Gender is a Bogus Criterion too

Set the wayback machine for 1986. I had just checked out a book from the school library by Steven Levy entitled, Hackers: Heroes of the Computer Revolution.  This book, along with the 1983 Movie Wargames were major influences on the Hacker Johnny Fusion aspired to be, being presented as they were to a young, adolescent demiboy socialized as male along with all the privilege, taught ignorance, and toxic attitudes being male in the 1980s brought.

My well-worn copy of this book

So when I read this tome I was enamored by these heroes of the computer revolution, and the misogyny and sexism went unnoticed as it aligned with what I had been taught my entire life up to that point.

I have not given my well-worn copy a re-read in a while but a tweet I saw came across my feed, and the misogyny and sexism in this work, expressed by the personalities portrayed and editorialized by the author. Consider these two passages from the book:

You would hack, and you would live by the Hacker Ethic, and you knew that horribly inefficient and wasteful things like women burned too many cycles, occupied too much memory space. “Women, even today, are considered grossly unpredictable,” one PDP-6 hacker noted, almost two decades later. “How can a hacker tolerate such an imperfect being?”

Steven Levy, 1984, Hackers: Heroes of the Computer Revolution, Dell Publishing

And they formed an exclusively male culture. The sad fact was that there never was a star-quality female hacker. No one knows why. There were women programmers and some of them were good, but none seemed to take hacking as a holy calling the way Greenblatt, Gosper, and the others did. Even the substantial cultural bias against women getting into serious computing does not explain the utter lack of female hackers. “Cultural things are strong, but not that strong,” Gosper would later conclude, attributing the phenomenon to genetic, or “hardware,” differences.

Steven Levy, 1984, Hackers: Heroes of the Computer Revolution, Dell Publishing

What a load of steamy piled-on bullshit!  I am sorry to say that in many hackerspaces and in the tech world, this toxic misogyny is the rule, and its absence is the exception. Women must be twice as good to be given half the credit and train themselves to speak in a lower more “masculine” register as well as other changes to typical feminine characteristics to even be taken seriously in the tech world. Not because feminine traits are not serious, but because sexism is so rampant.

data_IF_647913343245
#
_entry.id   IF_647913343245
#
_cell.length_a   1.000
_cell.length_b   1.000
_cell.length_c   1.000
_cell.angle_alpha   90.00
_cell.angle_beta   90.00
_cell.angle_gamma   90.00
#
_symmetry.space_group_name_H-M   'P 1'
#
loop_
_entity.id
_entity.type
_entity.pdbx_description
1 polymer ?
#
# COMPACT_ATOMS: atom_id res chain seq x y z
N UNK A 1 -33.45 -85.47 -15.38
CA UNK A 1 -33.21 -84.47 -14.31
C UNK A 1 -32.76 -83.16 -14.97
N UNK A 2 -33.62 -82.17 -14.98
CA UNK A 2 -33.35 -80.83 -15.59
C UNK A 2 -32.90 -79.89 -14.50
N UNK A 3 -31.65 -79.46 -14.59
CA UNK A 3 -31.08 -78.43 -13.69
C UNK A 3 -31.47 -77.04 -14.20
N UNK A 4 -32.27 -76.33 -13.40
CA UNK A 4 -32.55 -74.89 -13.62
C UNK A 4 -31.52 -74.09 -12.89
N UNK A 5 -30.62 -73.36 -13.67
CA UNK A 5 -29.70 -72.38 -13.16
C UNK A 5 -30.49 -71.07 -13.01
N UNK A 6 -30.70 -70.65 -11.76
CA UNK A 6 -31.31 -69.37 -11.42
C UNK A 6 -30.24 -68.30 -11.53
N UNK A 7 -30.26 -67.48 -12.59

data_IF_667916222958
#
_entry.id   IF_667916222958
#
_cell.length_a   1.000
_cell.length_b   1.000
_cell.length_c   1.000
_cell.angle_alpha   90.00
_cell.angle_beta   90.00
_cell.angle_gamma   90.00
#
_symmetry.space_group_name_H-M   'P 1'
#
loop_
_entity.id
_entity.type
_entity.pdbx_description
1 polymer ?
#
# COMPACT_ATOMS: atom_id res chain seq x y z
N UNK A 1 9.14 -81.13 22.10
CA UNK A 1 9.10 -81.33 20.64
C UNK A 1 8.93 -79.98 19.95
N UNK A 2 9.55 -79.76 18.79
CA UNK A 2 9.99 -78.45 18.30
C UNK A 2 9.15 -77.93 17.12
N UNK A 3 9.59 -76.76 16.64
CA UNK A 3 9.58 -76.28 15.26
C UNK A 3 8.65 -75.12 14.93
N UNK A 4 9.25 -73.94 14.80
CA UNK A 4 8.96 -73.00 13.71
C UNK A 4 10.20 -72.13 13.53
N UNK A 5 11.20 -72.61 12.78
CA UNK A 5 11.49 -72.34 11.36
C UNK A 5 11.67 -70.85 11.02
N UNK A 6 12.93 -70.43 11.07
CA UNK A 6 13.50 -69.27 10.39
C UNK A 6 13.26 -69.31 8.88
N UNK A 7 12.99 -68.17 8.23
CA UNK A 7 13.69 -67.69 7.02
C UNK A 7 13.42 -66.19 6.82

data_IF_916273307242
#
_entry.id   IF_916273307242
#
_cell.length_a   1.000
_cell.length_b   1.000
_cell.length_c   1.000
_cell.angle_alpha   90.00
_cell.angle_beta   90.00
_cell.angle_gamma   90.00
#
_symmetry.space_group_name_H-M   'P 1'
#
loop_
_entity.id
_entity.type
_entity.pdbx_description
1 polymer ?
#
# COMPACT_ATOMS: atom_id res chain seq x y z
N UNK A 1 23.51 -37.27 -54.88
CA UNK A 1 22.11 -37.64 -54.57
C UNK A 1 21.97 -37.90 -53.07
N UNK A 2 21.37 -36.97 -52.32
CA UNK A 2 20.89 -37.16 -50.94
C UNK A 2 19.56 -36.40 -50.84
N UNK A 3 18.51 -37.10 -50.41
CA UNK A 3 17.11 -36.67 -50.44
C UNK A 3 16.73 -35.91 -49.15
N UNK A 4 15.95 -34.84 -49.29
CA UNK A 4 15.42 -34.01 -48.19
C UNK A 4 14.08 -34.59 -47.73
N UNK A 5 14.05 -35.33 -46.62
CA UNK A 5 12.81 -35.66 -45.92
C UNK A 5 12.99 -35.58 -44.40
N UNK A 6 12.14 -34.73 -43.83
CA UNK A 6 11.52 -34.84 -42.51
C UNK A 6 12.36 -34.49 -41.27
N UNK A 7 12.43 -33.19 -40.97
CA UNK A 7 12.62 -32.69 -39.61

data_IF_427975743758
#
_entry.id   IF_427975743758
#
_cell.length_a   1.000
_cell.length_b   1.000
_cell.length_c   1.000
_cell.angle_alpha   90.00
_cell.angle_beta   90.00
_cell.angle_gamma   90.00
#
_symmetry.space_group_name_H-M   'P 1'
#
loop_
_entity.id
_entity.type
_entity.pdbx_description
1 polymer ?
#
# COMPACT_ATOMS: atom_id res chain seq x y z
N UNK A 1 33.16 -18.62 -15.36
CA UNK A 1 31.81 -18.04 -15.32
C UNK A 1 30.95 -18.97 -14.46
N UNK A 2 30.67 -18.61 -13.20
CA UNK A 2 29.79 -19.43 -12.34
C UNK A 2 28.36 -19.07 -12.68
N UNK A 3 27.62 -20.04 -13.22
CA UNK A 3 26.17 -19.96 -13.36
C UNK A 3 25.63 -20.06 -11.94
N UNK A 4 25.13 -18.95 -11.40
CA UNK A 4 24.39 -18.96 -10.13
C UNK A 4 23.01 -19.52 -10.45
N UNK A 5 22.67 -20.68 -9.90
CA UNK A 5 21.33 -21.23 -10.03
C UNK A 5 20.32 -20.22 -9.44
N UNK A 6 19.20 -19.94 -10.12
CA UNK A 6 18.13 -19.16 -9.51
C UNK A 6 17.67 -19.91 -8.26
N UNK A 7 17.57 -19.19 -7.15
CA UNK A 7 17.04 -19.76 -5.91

In this same book, Levy often talks about the Hacker Ethic as the core value of hackers, and my young, impressionable brain soaked that up and it has guided my entire hacking career and inspired the name of this blog.  I always liked Levy’s 6-bullet point encapsulation of the Ethic, even if only the first two points (The Free Flow of Information & Access to Computers) seem to be universally accepted by most hackers.  Which the Jargon File defines as “The belief that information-sharing is a powerful positive good, and that it is an ethical duty of hackers to share their expertise by writing open-source code and facilitating access to information and to computing resources wherever possible.”

In Levy’s six-point version, the fourth point reads, “Hackers should be judged by their hacking, not bogus criteria such as degrees, age, race, or position.”  The absence of gender as a bogus criterion is a glaring omission.  But given the attitudes of the subjects in Levy’s biographical work, it is easy to see why it was omitted. Also omitted is sexual orientation.  But for a book written in the 80s when queer individuals were still highly discriminated against and oppressed, It is also understandable why it was omitted. So, in good hacker fashion, I have modified and distributed the Hacker Ethic with this patch and bug fix to include them whenever I write it out.  

I am a hacktivist, and it is my view that we are not free until we all are free.  And this means fighting for the liberation of the most oppressed and marginalized members of our society in all the intersections of their oppression. By helping those at the bottom, we help everyone and not just ourselves. “A rising tide lifts all ships”  We must patch our internal source code to eliminate the bugs of discrimination, toxicity, and oppressive attitudes, and replace them with equity and justice so that in transforming ourselves, we can then transform the world into something more just and equitable for all.